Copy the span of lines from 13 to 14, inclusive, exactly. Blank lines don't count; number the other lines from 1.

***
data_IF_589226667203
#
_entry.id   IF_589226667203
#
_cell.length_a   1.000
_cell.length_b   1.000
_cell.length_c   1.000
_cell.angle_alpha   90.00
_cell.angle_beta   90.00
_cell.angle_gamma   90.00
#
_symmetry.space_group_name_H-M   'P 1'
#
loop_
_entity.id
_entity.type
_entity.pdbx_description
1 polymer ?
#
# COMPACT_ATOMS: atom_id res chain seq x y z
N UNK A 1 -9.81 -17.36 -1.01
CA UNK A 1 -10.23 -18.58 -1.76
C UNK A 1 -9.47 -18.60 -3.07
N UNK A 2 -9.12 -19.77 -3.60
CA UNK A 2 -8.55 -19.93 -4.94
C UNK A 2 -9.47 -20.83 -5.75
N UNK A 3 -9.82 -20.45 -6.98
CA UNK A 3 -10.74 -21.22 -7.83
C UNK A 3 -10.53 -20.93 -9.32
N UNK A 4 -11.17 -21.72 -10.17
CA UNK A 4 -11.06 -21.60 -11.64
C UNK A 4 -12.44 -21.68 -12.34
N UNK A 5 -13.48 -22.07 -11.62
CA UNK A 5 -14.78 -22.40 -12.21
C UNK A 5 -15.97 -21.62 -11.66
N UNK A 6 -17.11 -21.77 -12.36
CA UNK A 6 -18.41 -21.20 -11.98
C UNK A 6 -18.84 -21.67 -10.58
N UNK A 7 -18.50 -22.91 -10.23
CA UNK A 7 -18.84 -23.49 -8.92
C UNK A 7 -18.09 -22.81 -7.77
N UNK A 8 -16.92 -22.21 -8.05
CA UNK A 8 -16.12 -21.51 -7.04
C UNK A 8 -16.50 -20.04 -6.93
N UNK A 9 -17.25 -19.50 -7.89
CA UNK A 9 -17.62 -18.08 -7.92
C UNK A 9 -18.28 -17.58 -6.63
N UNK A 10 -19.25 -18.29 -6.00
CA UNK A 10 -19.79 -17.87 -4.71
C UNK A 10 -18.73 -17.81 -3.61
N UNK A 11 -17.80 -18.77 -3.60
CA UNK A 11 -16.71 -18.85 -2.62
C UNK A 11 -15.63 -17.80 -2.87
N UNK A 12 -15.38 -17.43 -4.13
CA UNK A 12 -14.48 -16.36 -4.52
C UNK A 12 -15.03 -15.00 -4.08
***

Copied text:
#
loop_